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?He had to be strong'

By Ed Brock

Cody Koehler of Jonesboro had just returned home from school when his grandmother started having trouble breathing.

"I was pretty scared," 10-year-old Cody said. "First my grandma said don't call 911 because she thought (the difficulty breathing) would go away. Then she told me to call 911."

Cody did what his grandmother told him and for his bravery Gov. Sonny Perdue and Georgia Emergency Management Agency officials honored him and other "911 Heroes" at the Georgia capitol Wednesday.

"Thanks to Cody's quick action his grandmother Margie Miller made a remarkable recovery and is here with us today," GEMA spokesman Buzz Weiss said during the ceremony.

Looking on with pride as Cody received his medal from the governor, Miller said she was at Cody's house on Nov. 14 to watch him while his mother was out. Her breathing problems began shortly after she got there.

She recalled how scared Cody was for her when the crisis began.

"He was going to cry for grandma but I told him not to, that he had to be strong," Miller said.

Miller was taken to the hospital and had to have surgery. She said it was a miracle that Cody made the call that saved her life.

Cody was very informative and very calm when he talked to the 911 dispatcher, Clayton County 911 Public Education and Community Outreach Coordinator Terri Edmonson said.

"But you could tell he was very shaken up."

Cody said that talking to Clayton County 911 dispatcher Tammy York made him feel better.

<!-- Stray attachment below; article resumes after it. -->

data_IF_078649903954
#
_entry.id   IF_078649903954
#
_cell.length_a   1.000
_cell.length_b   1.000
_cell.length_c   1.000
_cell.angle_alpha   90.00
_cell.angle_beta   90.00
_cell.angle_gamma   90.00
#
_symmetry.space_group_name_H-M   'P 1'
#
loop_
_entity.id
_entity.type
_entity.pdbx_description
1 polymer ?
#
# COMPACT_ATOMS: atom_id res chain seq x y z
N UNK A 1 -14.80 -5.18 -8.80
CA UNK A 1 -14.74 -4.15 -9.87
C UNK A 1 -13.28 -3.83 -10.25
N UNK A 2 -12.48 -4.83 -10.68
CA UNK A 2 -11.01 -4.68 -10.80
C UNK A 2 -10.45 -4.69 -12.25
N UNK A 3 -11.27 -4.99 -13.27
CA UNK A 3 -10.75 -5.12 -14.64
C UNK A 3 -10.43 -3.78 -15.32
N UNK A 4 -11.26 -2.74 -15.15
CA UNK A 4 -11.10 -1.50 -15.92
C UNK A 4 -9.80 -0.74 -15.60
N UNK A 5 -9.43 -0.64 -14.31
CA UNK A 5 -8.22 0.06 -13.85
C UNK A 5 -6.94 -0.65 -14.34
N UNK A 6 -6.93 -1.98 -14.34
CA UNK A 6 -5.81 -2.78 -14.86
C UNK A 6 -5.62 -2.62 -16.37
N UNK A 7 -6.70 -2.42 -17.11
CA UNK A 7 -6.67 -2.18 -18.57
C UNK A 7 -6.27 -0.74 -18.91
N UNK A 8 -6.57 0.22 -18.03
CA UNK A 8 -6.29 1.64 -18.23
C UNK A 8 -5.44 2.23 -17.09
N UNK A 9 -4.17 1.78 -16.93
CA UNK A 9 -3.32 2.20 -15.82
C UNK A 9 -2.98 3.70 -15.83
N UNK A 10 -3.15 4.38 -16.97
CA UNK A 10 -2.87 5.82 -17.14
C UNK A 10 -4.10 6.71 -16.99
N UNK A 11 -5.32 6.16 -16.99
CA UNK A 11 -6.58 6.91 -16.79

David and Therese Koehler said they had talked to Cody about using 911. He had also learned about it in school and when a 911 operator came to speak at their church.

"It's one of the things you teach kids," David Koehler said. "He did a good job."

The actions of Cody and the eight other 911 Heroes honored on Wednesday should not be taken lightly, Perdue said.

"When things go wrong it takes presence of mind and composure to pick up that phone and describe to the dispatcher what's happening," Perdue said.

Among the other 911 Heroes was 10-year-old Shekell Mason of Henry County. On Aug. 14 she called 911 after finding her father suffering from a severe allergic reaction.

Perdue also declared Wednesday to be 911 Appreciation Day in honor of the 911 dispatchers and other personnel whom he said are never seen or fully appreciated until they are called upon.

"911 is an essential service that we should never take for granted," Perdue said.